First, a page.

Country never looked - or sounded - so good.
Words by Nikki Baumann Photos by Simon Laube
I must admit, I certainly had my doubts about this gig. I mean, seriously, Country music? On a Sunday afternoon? It sounded more like something my parents would like to attend. My initial impressions upon arrival were similarly dubious, with the majority of the waiting crowd sporting either grey hair or several small children in tow. However, I had heard nothing but glowing reports about The Sloe Ruin and, once settled in with a pint of the Wheatsheaf Hotel’s finest, I was inclined to persevere. I soon discovered that all my doubts were completely unfounded.
Kicking off the afternoon with a cover of the Nancy Sinatra classic These Boots Were Made for Walking was Adie Haines, a local singer-songwriter, alongside guitarist Emily Smith. Sounding at times a little like Lanie Lane or Missy Higgins, Adie capably worked her way through a variety of tracks ranging from the light-hearted and ‘happy’ (such as Looks Like I’m Happy Now) all the way through to old-fashioned rock and roll (e.g. My Man). It is on her darker, slower and slightly twisted tracks, however – “Choose to Be Kind” being a particular standout - that Adie’s song writing skills truly shine through. Slightly awkward on-stage banter aside, it was an enjoyable start to the evening.
While the first set was happening, the venue had slowly filled up and there was now not a spare seat in sight. While I had yet to hear any of The Sloe Ruin’s music, I was aware that this was only their 5th gig together and so the sheer number of people now crowding into the space was impressive. As soon as the music began, it was immediately clear how they had managed to develop such a fan base in such a short space of time. Regardless of genre, it is unusual to watch a band that play so well together and have such a stage presence after so short a time performing.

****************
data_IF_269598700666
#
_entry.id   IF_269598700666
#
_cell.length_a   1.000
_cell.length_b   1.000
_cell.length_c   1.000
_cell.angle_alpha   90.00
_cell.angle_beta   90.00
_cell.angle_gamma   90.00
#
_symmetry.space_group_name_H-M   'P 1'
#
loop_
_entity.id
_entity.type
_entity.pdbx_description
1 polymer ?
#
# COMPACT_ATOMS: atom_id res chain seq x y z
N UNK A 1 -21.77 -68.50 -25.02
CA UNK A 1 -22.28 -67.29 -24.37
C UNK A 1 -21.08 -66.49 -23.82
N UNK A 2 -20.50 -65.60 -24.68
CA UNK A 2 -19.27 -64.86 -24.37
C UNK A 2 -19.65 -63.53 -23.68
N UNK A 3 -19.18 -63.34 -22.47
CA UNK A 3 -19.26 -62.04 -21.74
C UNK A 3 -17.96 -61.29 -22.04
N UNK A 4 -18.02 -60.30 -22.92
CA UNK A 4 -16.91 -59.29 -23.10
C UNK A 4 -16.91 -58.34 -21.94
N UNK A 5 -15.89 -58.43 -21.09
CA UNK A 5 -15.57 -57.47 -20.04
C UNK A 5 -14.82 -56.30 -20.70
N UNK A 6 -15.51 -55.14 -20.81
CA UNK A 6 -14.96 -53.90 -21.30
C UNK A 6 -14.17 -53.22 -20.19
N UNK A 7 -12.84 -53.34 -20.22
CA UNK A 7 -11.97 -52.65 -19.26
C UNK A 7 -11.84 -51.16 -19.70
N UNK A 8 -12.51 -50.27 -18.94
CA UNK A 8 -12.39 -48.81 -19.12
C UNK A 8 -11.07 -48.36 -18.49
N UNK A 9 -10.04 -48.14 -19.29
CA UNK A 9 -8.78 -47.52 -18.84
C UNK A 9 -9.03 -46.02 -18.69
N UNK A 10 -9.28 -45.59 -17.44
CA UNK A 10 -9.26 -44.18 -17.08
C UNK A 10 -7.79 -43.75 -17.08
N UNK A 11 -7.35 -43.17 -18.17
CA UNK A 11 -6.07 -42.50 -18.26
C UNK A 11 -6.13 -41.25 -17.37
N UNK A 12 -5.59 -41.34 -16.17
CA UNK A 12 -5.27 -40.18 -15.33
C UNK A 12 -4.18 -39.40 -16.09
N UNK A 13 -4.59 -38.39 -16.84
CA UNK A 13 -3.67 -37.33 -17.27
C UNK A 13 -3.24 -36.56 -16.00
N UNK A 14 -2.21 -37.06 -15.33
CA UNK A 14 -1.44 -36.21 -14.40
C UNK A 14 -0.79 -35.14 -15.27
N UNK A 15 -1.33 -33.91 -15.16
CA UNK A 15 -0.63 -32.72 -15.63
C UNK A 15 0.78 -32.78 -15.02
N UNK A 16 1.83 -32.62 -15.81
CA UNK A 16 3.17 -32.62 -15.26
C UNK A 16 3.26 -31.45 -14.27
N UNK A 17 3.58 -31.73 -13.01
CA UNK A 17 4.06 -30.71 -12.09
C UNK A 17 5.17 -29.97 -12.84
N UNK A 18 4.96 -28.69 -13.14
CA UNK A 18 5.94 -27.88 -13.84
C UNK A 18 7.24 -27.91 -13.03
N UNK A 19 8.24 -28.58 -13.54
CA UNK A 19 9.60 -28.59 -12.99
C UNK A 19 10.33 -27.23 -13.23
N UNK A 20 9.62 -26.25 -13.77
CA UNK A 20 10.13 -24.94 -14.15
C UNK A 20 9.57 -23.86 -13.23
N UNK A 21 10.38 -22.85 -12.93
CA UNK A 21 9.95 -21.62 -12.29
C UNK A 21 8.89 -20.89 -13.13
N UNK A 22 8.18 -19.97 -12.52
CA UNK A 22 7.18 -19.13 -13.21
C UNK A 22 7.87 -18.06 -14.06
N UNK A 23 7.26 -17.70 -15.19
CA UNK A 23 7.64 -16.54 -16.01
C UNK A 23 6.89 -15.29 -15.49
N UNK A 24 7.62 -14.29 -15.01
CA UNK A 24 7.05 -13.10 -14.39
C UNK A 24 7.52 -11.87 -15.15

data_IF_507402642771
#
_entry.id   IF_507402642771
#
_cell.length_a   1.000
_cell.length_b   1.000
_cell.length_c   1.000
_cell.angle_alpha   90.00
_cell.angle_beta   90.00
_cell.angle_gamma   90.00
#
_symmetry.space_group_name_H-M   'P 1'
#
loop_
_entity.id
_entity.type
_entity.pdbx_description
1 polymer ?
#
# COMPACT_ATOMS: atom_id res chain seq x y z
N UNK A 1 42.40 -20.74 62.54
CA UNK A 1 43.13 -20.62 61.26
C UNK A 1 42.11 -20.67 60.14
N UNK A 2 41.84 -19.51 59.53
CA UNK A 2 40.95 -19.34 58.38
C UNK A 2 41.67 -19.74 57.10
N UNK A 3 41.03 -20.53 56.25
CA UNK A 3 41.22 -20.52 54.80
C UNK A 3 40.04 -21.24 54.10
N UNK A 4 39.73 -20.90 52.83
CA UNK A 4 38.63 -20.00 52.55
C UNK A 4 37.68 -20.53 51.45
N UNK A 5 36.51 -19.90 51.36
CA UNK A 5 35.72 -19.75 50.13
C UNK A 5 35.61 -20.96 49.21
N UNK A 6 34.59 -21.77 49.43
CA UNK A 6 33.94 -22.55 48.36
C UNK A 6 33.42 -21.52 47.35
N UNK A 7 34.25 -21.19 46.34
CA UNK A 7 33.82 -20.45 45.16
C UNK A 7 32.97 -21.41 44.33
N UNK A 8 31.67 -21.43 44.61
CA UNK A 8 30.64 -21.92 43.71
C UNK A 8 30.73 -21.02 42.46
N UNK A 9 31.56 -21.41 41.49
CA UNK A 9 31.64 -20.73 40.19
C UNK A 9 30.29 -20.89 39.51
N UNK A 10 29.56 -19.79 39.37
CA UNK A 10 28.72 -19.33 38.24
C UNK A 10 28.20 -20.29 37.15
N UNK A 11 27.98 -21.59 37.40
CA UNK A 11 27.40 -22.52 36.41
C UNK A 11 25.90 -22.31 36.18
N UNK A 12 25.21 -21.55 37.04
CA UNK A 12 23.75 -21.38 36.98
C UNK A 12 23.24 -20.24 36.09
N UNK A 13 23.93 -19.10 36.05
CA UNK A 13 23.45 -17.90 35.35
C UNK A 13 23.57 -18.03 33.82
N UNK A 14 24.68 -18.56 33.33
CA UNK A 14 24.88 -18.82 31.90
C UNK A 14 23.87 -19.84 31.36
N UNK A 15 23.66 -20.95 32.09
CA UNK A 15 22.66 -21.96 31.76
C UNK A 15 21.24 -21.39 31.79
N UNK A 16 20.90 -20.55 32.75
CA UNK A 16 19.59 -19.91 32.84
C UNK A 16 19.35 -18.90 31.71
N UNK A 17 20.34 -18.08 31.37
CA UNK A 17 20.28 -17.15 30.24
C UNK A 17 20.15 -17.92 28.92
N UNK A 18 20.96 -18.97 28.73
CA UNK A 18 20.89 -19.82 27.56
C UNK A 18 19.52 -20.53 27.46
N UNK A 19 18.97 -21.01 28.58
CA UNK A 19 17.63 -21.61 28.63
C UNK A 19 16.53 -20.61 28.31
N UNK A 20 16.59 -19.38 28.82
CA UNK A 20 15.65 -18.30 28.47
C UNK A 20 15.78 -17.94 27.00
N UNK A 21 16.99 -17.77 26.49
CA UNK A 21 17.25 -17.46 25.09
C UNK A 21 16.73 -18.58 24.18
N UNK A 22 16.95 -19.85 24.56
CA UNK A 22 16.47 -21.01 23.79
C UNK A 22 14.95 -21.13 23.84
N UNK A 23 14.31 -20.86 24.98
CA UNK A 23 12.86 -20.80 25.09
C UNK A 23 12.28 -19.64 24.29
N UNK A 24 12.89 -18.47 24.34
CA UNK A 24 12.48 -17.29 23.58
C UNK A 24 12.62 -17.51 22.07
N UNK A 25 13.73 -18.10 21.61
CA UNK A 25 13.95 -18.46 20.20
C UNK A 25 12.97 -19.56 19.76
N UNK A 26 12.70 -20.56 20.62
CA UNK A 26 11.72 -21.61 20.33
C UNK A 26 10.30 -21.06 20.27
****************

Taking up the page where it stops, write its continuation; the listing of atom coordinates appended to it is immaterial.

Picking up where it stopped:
The Sloe Ruin is comprised of Hana Brenecki on lead vocals and rhythm guitar (who you may recognise from local rock band, Ricochet Pete), Ryan Underhill on vocals and bass guitar, Jessie-Lee Zubkevych on Fender Telecaster (also seen in The Villenettes), Matty Carter (another Ricochet Pete native) on drums, Stef Krcmarov on piano, organ and accordion and Kev McGloin on banjo. With such a reputable musical lineage, it is no surprise that they can deliver the goods. Whether you are in the mood for slow, heart-rending ballads, or a raucous, foot-stomping drinking song, The Sloe Ruin has you covered. And before you go thinking that I’m a secret Country music fanatic, I will admit that the closest I have gotten to this kind of music in the past is an occasional drunken rendition of Dolly Parton’s Jolene at karaoke (don’t judge me!). My preconceptions of Country music have now been well and truly destroyed - I haven’t had such a good time in ages!
If you missed this gig, do not worry. You don’t have to wait too long for a second chance as they are playing at the ‘Rock vs Country’ gig at the Grace Emily this Thursday, 2nd April. While I have no doubt that Country will - in this instance - take out the title (yes, you heard it here first folks!), I know that Koral and the Goodbye Horses and The Last Supper will put up a good fight! If honky-tonk and whiskey sounds like a better time than chocolate eggs and the Easter Bunny, I advise you not to miss it.